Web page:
Environmental Groups Admitting Green Agenda Lost On Voters In 2016 Election – Only 2% cared about issue
BY MICHAEL SANDOVAL
Members of the outdoor industry and environmental groups presented strategies for political campaigns in the 2018 mid-term elections at an industry lunch in Denver on Thursday hosted by the Outdoor Industry Association and featuring representatives from activist groups like Center For Western Priorities (CWP) and the Hispanic Access Foundation (HAF).
Two of the nation’s leading pollsters released polling results with strategies to elevate conservation issues in the 2018 midterms while conceding policies like climate change and public lands were low priorities for voters in the 2016 presidential election.
Lori Weigel, a Republican pollster from Public Opinion Strategies, and Dave Metz of Fairbank, Maslin, Maullin, Metz & Associates, a Democratic pollster, offered analysis on polling they conducted on behalf of the Colorado College State of the Rockies Project. The poll’s results appeared to show a strong voter preference against actions and policies undertaken by the Trump administration since early 2017.
Both pollsters admitted that issues broadly defined within the conservation sphere—including climate change or public lands policies—did not resonate with the vast majority of voters polled, with just 2 percent naming environmental concerns as having an effect on their 2016 vote.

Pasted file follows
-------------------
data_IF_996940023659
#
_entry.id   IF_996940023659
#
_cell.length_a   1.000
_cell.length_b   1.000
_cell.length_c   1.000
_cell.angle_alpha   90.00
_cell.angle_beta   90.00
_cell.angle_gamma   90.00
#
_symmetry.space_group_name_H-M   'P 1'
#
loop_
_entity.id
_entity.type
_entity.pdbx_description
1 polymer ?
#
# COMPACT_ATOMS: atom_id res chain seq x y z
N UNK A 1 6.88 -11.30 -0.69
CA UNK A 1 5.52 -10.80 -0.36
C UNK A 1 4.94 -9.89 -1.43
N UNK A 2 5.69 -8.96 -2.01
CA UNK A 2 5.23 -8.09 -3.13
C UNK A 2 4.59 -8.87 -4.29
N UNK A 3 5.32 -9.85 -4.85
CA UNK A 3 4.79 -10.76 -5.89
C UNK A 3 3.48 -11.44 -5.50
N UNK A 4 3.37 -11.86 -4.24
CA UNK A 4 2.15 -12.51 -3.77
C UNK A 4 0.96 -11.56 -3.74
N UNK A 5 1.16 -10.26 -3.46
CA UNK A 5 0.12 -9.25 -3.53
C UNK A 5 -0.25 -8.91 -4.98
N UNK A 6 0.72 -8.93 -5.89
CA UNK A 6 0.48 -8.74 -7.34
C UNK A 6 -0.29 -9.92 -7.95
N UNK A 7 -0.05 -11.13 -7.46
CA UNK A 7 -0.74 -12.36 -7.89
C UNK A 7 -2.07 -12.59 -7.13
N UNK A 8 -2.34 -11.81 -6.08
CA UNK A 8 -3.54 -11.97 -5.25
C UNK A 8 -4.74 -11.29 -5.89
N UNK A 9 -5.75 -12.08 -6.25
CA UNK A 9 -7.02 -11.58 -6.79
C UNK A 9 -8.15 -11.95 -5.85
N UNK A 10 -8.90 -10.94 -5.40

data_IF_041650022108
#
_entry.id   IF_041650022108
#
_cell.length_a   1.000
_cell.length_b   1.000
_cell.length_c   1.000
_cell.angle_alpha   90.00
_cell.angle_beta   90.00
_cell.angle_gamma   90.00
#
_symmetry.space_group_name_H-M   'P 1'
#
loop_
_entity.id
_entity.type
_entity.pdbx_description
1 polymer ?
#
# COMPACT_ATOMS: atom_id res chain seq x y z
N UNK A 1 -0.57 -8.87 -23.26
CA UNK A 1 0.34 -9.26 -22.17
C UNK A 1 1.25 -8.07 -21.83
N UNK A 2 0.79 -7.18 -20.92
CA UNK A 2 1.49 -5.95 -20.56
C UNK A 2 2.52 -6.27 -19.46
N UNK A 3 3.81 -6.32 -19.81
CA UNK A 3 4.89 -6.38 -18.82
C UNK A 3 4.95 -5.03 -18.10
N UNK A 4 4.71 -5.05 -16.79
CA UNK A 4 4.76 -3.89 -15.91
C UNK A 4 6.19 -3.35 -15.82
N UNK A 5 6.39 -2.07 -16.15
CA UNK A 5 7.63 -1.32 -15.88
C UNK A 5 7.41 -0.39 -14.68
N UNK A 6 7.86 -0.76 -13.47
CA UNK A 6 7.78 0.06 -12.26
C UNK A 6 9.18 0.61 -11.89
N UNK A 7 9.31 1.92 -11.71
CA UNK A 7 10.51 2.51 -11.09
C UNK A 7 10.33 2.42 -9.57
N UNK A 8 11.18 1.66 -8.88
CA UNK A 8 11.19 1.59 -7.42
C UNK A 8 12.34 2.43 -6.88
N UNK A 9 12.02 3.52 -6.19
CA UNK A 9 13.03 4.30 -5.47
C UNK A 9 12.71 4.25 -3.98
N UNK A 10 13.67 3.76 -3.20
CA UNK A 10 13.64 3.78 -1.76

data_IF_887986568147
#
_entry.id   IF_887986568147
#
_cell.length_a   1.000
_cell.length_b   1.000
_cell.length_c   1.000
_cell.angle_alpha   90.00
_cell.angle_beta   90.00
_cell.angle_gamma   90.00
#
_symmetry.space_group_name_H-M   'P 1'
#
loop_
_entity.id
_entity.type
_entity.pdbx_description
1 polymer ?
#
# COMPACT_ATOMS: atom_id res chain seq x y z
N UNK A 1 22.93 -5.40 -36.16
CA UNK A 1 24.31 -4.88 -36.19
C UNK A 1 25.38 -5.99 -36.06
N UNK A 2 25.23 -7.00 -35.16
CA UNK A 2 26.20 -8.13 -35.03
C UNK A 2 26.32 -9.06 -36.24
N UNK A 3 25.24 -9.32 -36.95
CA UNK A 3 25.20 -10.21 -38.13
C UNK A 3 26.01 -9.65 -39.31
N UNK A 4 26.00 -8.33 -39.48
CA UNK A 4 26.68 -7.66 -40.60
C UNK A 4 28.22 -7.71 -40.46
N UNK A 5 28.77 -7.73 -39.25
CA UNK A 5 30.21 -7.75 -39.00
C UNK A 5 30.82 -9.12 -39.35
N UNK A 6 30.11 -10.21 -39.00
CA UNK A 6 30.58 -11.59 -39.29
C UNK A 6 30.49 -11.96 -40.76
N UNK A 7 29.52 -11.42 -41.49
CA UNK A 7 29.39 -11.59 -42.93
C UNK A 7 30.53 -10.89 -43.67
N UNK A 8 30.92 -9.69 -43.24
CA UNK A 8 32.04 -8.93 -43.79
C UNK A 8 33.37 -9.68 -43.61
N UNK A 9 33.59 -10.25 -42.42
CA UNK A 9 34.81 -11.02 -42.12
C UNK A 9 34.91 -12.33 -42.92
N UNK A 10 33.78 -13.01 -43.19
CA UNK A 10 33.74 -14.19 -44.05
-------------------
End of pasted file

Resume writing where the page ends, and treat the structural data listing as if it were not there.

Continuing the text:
When the pollsters asked people to rank the issues that are most important to their votes, Metz said, “conservation issues, even though we ask them they say, ‘yeah that matters to me,’ they’re not top of mind. It’s not the first thing they think of.”
The poll surveyed 400 registered voters in eight states: Arizona, Colorado, Idaho, Montana, New Mexico, Nevada, Utah, and Wyoming.
“In the last presidential election on election night we interviewed over 2,000 voters and asked them, ‘Other than personal characteristics, what were the issues?’ And they could say, literally, any issue. We recorded that and collapsed them into categories. And they could name more than one issue as well, which is sometimes where conservation gets shoved to the side,” Weigel said.